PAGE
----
How Hard Is It To Get A Surety Bond With Bad Credit?

Posted on: 5 December 2016

Bad credit is something that millions of Americans wrestle with on a regular basis. Having a less-than-stellar credit score can be a hindrance when it comes to making important financial decisions, including obtaining a surety bond for your business. If you're wondering how hard it will be to obtain a surety bond with a poor credit score, then you'll want to take a look at the following information.

Things Could Get Expensive

Like mortgage and business loan lenders, surety companies like NFP, P & C, Inc. are taking a risk whenever they underwrite a bond for a customer. The surety company will find itself on the hook if the customer, also known as the principal," defaults on the terms of the surety agreement. In this light, a customer's credit score can be a fairly reliable predictor of a person's future financial habits and the likelihood of a future default.

So it's little wonder that obtaining a surety bond could prove expensive if your FICO score happens to be in the "subprime" range (below 650) or if you have other bad marks on your credit report (such as a civil judgment or tax lien). According to Crystal Ignatowski, you could end up paying anywhere from 4 percent to 15 percent of the surety bond amount. In comparison, you'll only pay 0.5 percent to 3 percent of the surety bond amount if you have good credit.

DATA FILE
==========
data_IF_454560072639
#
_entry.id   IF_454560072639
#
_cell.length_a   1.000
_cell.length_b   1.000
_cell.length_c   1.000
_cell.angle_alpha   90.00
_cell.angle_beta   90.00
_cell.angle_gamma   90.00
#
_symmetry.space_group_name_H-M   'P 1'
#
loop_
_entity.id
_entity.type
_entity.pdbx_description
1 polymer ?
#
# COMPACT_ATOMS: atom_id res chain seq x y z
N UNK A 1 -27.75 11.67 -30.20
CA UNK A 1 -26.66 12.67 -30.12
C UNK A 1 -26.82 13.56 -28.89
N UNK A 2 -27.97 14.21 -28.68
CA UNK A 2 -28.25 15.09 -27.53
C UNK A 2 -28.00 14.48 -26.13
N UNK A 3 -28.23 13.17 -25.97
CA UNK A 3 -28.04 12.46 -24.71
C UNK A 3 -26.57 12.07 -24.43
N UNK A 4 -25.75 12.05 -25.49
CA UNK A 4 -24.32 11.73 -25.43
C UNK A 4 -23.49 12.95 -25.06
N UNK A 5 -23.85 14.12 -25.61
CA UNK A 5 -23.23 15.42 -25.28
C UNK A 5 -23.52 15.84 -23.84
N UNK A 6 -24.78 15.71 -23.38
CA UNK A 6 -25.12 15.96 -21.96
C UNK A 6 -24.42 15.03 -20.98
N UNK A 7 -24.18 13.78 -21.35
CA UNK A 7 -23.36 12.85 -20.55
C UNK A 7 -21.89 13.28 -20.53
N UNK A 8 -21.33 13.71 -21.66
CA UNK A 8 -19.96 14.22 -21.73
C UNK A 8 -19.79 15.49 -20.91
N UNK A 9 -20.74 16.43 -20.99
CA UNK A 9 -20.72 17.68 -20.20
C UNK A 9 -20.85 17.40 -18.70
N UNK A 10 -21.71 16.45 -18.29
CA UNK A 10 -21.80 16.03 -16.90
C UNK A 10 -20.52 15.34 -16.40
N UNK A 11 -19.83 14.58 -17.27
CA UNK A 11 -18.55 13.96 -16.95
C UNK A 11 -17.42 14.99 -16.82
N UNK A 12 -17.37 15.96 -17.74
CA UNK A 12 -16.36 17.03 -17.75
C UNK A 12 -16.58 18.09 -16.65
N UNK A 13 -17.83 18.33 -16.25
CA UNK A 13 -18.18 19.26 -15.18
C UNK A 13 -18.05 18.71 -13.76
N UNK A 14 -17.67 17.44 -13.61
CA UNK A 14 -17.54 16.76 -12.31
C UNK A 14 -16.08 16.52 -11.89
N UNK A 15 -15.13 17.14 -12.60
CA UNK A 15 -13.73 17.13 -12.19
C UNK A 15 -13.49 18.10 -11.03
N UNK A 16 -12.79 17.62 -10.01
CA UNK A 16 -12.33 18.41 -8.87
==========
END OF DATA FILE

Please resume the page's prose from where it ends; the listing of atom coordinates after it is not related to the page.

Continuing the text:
You May Be Limited to Non-Standard Bond Markets

Many surety bond companies on the so-called "standard" market may close their doors to bad-credit customers, usually in an effort to protect themselves against risk and liability. As a result, you may be limited to obtaining surety bonds through the non-standard market. There is little to no difference in terms of the risk protections offered for non-standard surety bonds, but the rates are usually higher, as previously noted.

You May Also Need to Put Up Collateral

Companies offering surety bonds through the non-standard market may also demand additional assurances prior to issuing a surety bond. For example, you may be required to put up some type of collateral in order to secure your surety bond. The required collateral usually comes in the form of a cash deposit or property.

Although putting up collateral can help you obtain a surety bond in spite of a bad credit history, it could put you at a disadvantage in a couple of ways:

  • Any collateral used to secure the surety bond won't be available for other uses. For example, you won't be able to tap into cash held as collateral as a source of capital for emergency funding.
  • Collateral can be held beyond the release date of the surety bond, sometimes for a year or more. This can prove detrimental if you're counting on quick access to cash formerly held as collateral.

Also keep in mind that there are certain types of collateral that surety bond companies won't accept. For instance, most companies won't accept certain physical assets (such as automobiles) as collateral due to the difficulties of storage and liquidation.

Seeking Alternatives

Obtaining a surety bond with not-so-perfect credit can be an uphill battle. Fortunately, a growing number of bond providers are specializing in issuing surety bonds specifically to customers with bad credit. Some bond companies may also offer incentives to help ease the burden of having bad credit when applying for a surety bond, such as a significant reduction in the amount of collateral needed to secure a bond.

Surety bond costs can vary significantly among multiple companies, so it's always a good idea to shop around for the most favorable rates on the non-standard bond market.